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Describes a journey from a large city to the country on a streamline train. Shows duties of many of the people who work in the station and on the train.
This movie is part of the collection: Prelinger Archives
Production Company: ERPI
Audio/Visual: sound, B&W
Creative Commons license: Public Domain
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Subject: Bygone Era
What a classy way to travel. Shows the various parts of a train station, passenger train and many interesting views of the countryside from a train. One wonders however how many hours the engineer drives that thing without a break or a rest. I presume he's union.
The edited end segment throws you for a loop. Where did Bobby come from and how the heck did we get into ranch country all of a sudden? Enjoyable film though.
Colin Howell -
Subject: Nice visual historical record, marred by a clumsy edit
Despite the strictly-for-children narration, and the horrid cut at 10:10 to footage from a completely different Encyclopedia Britannica film (about a rail trip on the Santa Fe), this still provides a nice look at high-class train travel in 1940 on one of the premiere long-distance streamliner trains of the Baltimore & Ohio Railroad (B&O). The train might be the Capital Limited, between New York, Washington, and Chicago, or the National Limited, between New York, Washington, and St. Louis.
Although the narration track can't be replaced without losing the original sound, if someone could write a good set of annotations to point out noteworthy features, it might become quite an interesting look at a vanished era of U.S. rail travel.
There are several nice shots of the B&O locomotives, both externally and internally. These particular locomotives had only been introduced a couple of years before and were among the earliest diesel passenger locomotives built by the Electro-Motive Corporation. This company became the dominant US diesel locomotive maker for several decades, and its products were critical in replacing steam locomotives in this country.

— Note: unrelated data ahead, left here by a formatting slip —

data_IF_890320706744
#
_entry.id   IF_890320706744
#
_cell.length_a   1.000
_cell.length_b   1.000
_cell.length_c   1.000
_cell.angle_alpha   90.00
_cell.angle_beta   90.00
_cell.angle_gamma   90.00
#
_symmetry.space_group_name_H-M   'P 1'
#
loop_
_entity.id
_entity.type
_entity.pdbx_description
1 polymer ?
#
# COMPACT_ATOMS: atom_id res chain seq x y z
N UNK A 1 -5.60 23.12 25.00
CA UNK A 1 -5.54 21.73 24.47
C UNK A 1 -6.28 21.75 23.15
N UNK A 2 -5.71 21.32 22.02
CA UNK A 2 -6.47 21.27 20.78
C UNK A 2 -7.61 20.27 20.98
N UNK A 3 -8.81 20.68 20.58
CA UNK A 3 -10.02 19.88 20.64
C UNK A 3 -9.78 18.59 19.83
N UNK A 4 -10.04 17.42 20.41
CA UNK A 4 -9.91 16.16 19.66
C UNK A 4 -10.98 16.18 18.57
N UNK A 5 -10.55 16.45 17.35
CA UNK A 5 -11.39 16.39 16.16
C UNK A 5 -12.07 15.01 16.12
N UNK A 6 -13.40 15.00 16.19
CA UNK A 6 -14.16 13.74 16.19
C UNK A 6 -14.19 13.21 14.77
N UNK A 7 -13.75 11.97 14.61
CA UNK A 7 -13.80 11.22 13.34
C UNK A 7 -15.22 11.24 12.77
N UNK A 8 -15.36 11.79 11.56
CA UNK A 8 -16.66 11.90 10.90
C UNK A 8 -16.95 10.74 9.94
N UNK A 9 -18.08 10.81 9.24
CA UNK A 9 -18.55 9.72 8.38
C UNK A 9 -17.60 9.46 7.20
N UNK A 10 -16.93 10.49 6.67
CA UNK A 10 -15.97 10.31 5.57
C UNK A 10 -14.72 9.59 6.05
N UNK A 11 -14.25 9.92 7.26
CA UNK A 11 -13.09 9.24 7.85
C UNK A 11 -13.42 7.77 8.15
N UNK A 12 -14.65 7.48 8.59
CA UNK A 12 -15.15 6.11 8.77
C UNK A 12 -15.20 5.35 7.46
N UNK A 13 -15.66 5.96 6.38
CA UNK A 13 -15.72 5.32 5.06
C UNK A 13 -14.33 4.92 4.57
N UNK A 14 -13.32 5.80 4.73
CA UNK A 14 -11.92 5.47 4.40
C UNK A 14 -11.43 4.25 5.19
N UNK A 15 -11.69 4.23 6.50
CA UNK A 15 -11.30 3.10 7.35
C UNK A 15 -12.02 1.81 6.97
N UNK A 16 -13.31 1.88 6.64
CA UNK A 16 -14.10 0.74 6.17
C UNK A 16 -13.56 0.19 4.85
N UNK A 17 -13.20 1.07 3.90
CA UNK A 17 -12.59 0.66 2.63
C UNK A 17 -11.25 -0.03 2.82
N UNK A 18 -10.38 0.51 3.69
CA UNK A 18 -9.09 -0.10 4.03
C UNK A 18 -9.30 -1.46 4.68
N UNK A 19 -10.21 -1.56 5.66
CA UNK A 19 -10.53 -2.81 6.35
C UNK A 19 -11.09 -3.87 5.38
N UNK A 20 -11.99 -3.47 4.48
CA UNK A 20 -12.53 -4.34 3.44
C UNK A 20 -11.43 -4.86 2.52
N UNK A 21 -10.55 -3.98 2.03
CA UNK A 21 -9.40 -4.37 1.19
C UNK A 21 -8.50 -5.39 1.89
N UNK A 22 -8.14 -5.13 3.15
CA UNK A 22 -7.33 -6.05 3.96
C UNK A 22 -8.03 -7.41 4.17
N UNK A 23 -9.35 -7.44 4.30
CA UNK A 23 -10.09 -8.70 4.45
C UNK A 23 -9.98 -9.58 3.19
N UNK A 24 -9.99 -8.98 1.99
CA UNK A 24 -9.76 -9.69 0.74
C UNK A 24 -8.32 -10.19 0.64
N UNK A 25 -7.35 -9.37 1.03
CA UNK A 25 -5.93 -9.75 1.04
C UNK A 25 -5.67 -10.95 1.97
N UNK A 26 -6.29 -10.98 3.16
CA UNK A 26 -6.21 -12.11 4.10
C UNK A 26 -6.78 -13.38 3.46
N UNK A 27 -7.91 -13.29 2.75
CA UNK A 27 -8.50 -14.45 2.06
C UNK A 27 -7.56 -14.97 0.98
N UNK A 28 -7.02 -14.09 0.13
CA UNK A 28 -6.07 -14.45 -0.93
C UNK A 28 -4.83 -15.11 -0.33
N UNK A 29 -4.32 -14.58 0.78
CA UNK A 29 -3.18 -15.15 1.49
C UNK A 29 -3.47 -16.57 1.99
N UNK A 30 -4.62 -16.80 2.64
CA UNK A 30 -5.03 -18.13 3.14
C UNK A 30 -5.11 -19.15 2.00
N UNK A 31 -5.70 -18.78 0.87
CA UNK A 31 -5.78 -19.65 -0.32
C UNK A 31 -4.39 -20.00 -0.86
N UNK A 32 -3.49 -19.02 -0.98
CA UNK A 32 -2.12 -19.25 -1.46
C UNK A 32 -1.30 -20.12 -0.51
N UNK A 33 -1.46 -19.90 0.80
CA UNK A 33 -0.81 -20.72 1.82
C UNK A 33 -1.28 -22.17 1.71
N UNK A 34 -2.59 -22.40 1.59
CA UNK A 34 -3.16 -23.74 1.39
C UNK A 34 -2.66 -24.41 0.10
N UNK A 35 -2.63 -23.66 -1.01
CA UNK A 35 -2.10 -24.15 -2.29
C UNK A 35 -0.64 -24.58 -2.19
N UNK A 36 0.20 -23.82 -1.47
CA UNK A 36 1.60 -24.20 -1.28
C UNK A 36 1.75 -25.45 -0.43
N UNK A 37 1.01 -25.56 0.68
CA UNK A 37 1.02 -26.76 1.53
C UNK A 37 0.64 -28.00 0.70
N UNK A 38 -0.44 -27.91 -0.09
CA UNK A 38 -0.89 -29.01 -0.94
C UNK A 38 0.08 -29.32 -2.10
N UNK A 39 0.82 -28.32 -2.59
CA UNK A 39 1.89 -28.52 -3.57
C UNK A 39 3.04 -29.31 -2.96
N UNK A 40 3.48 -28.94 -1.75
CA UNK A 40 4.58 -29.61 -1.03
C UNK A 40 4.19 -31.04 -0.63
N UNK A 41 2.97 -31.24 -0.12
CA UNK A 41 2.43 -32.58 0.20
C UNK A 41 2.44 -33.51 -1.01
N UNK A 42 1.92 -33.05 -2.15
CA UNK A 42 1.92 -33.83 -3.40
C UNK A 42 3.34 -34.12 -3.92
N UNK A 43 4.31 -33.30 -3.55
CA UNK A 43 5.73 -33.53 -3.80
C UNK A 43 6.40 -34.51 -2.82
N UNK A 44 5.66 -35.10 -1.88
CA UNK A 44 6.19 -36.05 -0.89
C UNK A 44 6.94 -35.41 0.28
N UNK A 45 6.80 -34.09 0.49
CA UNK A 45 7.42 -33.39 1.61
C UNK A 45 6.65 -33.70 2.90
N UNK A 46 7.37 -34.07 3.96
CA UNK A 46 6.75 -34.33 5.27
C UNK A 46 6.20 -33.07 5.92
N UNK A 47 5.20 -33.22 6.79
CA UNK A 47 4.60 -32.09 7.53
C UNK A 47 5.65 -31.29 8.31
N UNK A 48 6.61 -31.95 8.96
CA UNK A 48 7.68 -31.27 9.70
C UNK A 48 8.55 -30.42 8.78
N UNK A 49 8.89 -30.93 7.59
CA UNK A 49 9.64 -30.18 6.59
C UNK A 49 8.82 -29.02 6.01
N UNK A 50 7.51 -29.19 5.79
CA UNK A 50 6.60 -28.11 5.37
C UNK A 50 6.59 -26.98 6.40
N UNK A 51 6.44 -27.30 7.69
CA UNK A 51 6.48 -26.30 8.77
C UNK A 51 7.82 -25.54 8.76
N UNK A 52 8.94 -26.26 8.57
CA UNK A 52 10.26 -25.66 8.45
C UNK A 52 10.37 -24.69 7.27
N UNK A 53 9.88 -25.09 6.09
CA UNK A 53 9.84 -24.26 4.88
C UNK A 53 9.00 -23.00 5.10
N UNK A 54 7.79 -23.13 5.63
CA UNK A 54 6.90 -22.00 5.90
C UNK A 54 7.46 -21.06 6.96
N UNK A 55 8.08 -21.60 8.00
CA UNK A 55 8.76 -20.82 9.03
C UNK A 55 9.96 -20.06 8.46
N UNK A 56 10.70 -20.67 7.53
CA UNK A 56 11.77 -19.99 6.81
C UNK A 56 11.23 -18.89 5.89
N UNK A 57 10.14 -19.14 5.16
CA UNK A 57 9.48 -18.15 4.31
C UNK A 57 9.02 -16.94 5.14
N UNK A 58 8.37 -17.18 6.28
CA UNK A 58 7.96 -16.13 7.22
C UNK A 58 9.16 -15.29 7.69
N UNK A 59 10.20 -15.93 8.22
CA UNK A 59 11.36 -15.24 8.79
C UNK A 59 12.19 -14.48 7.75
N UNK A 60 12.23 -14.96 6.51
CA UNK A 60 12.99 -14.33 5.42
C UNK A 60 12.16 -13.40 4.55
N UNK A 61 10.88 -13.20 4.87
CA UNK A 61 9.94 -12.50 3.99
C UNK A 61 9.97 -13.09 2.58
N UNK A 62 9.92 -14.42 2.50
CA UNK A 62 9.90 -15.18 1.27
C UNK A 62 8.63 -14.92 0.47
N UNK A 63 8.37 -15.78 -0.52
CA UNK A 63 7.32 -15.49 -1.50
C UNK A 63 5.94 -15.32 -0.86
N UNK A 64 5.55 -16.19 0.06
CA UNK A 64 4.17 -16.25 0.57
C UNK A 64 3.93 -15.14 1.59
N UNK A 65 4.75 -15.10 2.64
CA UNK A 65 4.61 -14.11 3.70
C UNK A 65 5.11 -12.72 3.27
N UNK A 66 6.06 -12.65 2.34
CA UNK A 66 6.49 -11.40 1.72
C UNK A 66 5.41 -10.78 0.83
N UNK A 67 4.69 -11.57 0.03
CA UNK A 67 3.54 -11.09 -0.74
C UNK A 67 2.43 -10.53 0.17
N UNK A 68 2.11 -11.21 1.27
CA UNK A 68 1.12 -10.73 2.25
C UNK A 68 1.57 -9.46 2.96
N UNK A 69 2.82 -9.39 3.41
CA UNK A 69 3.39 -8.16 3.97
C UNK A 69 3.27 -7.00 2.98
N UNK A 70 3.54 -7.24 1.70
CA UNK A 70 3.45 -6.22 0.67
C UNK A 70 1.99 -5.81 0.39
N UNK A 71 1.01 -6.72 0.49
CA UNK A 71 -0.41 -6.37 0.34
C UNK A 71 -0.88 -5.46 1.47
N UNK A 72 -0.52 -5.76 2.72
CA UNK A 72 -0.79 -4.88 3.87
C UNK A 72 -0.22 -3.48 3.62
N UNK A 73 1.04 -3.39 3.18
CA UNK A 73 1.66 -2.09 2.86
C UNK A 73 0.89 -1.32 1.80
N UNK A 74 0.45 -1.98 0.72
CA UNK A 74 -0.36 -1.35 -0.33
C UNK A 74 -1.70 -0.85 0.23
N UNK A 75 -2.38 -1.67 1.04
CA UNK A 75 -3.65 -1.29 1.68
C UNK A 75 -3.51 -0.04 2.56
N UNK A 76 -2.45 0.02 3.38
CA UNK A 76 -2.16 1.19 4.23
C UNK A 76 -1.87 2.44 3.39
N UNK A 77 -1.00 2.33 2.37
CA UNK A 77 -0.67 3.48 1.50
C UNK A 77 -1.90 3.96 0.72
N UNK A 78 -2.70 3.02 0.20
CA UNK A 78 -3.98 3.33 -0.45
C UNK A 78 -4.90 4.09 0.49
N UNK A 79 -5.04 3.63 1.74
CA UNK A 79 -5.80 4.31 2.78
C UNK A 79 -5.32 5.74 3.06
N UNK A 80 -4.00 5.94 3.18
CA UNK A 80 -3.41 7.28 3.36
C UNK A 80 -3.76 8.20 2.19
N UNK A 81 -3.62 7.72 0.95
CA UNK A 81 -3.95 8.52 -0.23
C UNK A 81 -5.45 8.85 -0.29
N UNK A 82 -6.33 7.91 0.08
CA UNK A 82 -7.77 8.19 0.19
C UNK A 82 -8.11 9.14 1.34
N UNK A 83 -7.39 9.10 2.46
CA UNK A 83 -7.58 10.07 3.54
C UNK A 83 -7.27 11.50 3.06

One of these early B&O streamlined diesels has been preserved in the Baltimore and Ohio Railroad Museum in Baltimore. Unfortunately, it is only a static exhibit and is not in running condition.
Where did Bobby come from? Did I miss something or is this two films spliced together?
Quite interesting though, the romantic era of trains!
Subject: I love this
I was looking for pictures for my music. I've got an instrumental called "Wagons", and my search on archive.org ended here.
You can see and hear it here
Thank you for uploading these videos!
Subject: Good film for children
Made in 1940, this was a good film for children.
At that time, traveling by train was an exciting
Subject: This is a tunnel!
'Passenger Train' is the type of film that just drives me nuts as it's an oversimplified film that school children will enjoy (The Menu is a board where food items are listed!) and I couldnt help but enjoy as well. Unlike other train movies on here, the film totally glamourizes the experience of train travel and just gets down to kiddie basics. What's somewhat disconcerting, is the fact the engineer is said to just remain on the job, without a break or food apparently, for the duration of the trip! If you pay attention, you will notice an edit towards the end of the film which is another EB train film.. the narrator's voice is different, and we all of a sudden hear about the finish of the train trip of young 'Bob' (Off to the ranch for a new adventure of cowboys and horses!). Nice try guys lol. Hightly reccomended!